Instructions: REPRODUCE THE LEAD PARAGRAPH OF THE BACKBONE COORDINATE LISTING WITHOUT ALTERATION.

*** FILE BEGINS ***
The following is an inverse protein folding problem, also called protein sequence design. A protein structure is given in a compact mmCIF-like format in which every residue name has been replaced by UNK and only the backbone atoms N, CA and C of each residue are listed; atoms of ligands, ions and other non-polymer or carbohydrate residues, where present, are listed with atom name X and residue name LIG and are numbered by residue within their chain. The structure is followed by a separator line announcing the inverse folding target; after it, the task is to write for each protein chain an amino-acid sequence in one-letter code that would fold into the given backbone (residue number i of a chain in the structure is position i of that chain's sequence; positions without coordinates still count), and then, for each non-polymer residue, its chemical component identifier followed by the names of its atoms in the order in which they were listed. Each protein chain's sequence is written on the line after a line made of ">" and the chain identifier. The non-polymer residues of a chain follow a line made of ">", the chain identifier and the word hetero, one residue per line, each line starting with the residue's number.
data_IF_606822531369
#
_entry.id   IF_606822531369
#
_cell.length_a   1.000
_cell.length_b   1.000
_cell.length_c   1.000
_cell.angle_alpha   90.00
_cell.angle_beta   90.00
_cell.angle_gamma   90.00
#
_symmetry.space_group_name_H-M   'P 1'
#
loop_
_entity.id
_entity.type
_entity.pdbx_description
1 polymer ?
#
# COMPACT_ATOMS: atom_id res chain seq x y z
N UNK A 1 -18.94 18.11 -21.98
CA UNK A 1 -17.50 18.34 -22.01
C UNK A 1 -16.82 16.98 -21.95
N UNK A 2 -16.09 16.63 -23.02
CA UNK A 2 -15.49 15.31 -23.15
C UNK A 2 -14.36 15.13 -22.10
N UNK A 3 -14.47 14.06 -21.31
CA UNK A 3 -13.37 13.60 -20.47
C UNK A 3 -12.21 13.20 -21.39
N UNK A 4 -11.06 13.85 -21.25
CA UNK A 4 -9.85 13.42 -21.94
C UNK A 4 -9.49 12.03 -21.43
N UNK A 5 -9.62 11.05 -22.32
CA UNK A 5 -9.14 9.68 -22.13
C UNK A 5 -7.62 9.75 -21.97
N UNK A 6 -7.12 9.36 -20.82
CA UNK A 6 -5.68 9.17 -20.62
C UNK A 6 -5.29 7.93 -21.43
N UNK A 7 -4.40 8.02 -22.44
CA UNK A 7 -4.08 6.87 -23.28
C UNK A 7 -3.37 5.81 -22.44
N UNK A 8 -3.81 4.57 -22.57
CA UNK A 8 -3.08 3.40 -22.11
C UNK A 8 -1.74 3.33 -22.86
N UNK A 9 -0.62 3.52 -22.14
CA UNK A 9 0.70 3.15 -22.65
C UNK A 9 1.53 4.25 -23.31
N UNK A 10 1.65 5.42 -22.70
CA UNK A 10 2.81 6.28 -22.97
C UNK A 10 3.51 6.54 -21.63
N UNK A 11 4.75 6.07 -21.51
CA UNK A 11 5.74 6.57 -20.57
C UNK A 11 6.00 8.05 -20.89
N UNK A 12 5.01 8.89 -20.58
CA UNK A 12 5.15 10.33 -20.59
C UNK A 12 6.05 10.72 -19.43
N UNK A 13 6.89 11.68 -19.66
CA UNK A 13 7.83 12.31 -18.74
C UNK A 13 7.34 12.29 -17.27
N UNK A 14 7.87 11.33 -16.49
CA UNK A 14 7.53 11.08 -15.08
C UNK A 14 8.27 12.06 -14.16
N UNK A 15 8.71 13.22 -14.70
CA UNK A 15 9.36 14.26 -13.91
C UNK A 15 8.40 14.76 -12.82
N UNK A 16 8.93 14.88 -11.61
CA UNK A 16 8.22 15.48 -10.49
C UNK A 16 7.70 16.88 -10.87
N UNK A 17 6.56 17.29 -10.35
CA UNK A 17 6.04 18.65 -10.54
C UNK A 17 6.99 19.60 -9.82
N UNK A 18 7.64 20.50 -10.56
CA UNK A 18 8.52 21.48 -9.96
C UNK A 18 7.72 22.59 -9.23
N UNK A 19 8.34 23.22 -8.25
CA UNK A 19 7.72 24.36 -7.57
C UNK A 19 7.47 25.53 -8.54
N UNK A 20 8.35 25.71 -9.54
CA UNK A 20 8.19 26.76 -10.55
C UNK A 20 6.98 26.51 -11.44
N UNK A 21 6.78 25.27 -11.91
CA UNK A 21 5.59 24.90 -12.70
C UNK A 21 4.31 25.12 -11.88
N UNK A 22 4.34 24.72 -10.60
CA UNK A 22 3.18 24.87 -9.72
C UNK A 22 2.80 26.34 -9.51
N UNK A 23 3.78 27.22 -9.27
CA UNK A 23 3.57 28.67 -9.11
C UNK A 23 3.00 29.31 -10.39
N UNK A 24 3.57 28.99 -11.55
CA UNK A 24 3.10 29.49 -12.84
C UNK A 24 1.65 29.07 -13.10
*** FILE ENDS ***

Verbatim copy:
The following is an inverse protein folding problem, also called protein sequence design. A protein structure is given in a compact mmCIF-like format in which every residue name has been replaced by UNK and only the backbone atoms N, CA and C of each residue are listed; atoms of ligands, ions and other non-polymer or carbohydrate residues, where present, are listed with atom name X and residue name LIG and are numbered by residue within their chain. The structure is followed by a separator line announcing the inverse folding target; after it, the task is to write for each protein chain an amino-acid sequence in one-letter code that would fold into the given backbone (residue number i of a chain in the structure is position i of that chain's sequence; positions without coordinates still count), and then, for each non-polymer residue, its chemical component identifier followed by the names of its atoms in the order in which they were listed. Each protein chain's sequence is written on the line after a line made of ">" and the chain identifier. The non-polymer residues of a chain follow a line made of ">", the chain identifier and the word hetero, one residue per line, each line starting with the residue's number.